help but wonder if this was exactly what she had planned.

According to Poppenreiter, Ohlala seeks to improve upon two perceived flaws

that Tinder and other dating apps often fall into. First, the in-app chats that go

nowhere — or worse, promising matches who ghost on you. As more resultsoriented

users of Tinder or OkCupid can attest, if you’ve logged on with the

objective to meet up with someone that night, you can often be left frustrated.

With Ohlala, everyone wants something, and everyone’s on a tight schedule.

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And then there’s expectation management. People use Tinder or OkCupid for

everything from NSA hookups to long-term relationship hunting, but there’s a

high likelihood that you and the person you’re courting electronically might not

be on the same page, even if both of you put "casual dating" in your "looking

for" field. The chat stage of Ohlala prompts you to be up front and clear about

what you want. If you are definitely not open to having sex on your date, you

can establish that there. If you want to bring a third, you can propose that as

well. Either way, the goal is to get exactly what you want that night.

Getting exactly what you want as quickly as possible is the general goal of

countless other startups. But because the "what" in this situation isn’t cars or

bánh mì but human companions, Ohlala, and other apps that facilitate paid

dating, are most easily understood in terms of sex work. This isn’t a huge

roadblock in Germany, where the app first launched, and where sex work is

legal. But in February of this year, Ohlala crossed the Atlantic and launched in

New York City, where not only are the laws different, but social interface is as

well. Sure, sex workers and escorts can find plenty of work here, but it remains

to be seen if we’re comfortable calling that "dating."

In Poppenreiter’s vision, Ohlala is an app for any woman who thinks she ought

to be compensated for her time and efforts when she goes out with someone. It

seeks to turn leisure time — a precious, dwindling commodity — into billable

hours. In that sense, Poppenreiter’s right: her app isn’t really an "Uber for

escorts." It’s a TaskRabbit for emotional labor. Perhaps that makes it more

radical than anything else — with its tasteful design and young, hip founder,

Ohlala suggests a world in which there’s no "kind of woman" who sells her time

and affection, because every woman could be that kind of woman.

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P ia Poppenreiter is hardly a stranger to provocation. The first time I

met her was at an Ohlala party at SXSW, where she held court

while inviting guests to draw interpretive vaginas on sketch pads

distributed around the bar. ("You are going to come. Let us tell

you when," the pastel-pink party invitation read.) But the second time we meet,

I barely recognize her. In her casually conservative street clothes — chambray

button-down, messy updo — she looks more like a J.Crew model or Lauren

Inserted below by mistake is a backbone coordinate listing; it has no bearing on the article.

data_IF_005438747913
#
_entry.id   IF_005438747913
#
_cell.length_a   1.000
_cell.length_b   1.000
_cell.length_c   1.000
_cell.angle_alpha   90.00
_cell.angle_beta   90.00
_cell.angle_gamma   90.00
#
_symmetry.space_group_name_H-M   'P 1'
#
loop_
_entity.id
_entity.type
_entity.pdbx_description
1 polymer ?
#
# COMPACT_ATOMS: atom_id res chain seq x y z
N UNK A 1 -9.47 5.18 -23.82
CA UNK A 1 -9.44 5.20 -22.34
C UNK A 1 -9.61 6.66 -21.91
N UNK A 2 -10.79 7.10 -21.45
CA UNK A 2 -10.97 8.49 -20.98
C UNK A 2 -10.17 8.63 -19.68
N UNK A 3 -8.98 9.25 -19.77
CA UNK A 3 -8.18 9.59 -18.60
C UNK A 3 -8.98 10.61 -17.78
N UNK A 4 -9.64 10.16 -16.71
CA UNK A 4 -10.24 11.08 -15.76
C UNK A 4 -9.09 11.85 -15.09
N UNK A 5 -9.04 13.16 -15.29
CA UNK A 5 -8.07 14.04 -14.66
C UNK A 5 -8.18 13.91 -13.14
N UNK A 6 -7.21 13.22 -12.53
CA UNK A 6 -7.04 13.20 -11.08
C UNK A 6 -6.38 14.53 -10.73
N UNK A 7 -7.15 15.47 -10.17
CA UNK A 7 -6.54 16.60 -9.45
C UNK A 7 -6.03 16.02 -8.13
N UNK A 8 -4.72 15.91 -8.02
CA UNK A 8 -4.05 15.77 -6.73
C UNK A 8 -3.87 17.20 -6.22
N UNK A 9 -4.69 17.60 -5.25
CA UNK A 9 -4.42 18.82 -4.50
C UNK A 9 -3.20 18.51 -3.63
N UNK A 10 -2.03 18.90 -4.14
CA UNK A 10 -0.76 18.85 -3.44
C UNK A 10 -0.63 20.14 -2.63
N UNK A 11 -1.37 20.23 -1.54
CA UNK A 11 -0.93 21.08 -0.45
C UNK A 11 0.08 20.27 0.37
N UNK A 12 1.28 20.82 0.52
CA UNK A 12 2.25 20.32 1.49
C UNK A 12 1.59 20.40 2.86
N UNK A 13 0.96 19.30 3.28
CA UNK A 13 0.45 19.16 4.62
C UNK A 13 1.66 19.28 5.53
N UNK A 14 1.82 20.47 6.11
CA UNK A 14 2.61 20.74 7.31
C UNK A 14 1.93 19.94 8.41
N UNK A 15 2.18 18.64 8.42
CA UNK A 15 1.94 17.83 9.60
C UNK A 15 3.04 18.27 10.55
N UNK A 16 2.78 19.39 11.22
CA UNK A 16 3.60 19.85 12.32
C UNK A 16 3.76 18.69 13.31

Conrad acolyte than the bawdy Berlin cybermadam whose name elicits youcan’t-

be-serious emoji eyebrow raises on German Twitter (in German

"Poppenreiter" can roughly translate to "fuck rider").

Poppenreiter was born in Schauersberg, Austria, a town of about 5,000 people,

and the kind of village where everyone knows your name and your business.

She originally came to Berlin for grad school to study business ethics after a

year of working in finance in Frankfurt. She was in between jobs, and out at

night with some friends, when she noticed sex workers looking for customers

on the icy-cold streets. It was 2013, apps like Seamless and Handy were

starting to introduce an on-demand lifestyle to the modern city-dweller and the

whole process of waiting around on street corners struck her as rather

impractical. She struck up a conversation with the women and got the idea for

her first startup.





Peppr is a service that functions like a smart backpage, allowing escorts and

prostitutes to list their services, prices, and photos in a searchable, locationspecific

interface. Payment is processed through the app, and clients and

"Pepprs" can negotiate the specifics in the in-app chat. Poppenreiter

researched her user base relentlessly, spending months in Berlin’s streets and

brothels talking to sex workers and figuring out what her potential customers


When it launched in Germany in April 2014, Peppr was met with scandalized

headlines from around the world, and a huge amount of buzz. But only months

later, Poppenreiter was backing out of the company. "I was overwhelmed being

the CEO," she says. "I had no experience as such." The viral storm and influx of

users to the tiny startup proved to be a mixed blessing. "We weren’t ready, as a

team, as a product, nothing."

Shortly after stepping down she was back out there, mixing it up at an Axel

Springer networking event. It was there that she met Torsten Stüber, a computer

science researcher turned startup founder who would become the CTO of

Ohlala. His artificial intelligence company was floundering, and he was looking

for his next move.

When Pia showed up at the party, whispers spread — Oh, that’s the Peppr

woman. That’s the founder of the prostitution app. Stüber himself had never

heard of her or Peppr before. "I said, ‘What? Someone’s doing this?’" He was a

little wary of her at first, but they got to talking, and something clicked. "I said

from the very first day we met that we would be great co-founders,"

Poppenreiter says, in a "told you so" kind of voice. This was late 2014. By

March 2015, less than a year after Peppr’s launch, the two had started work on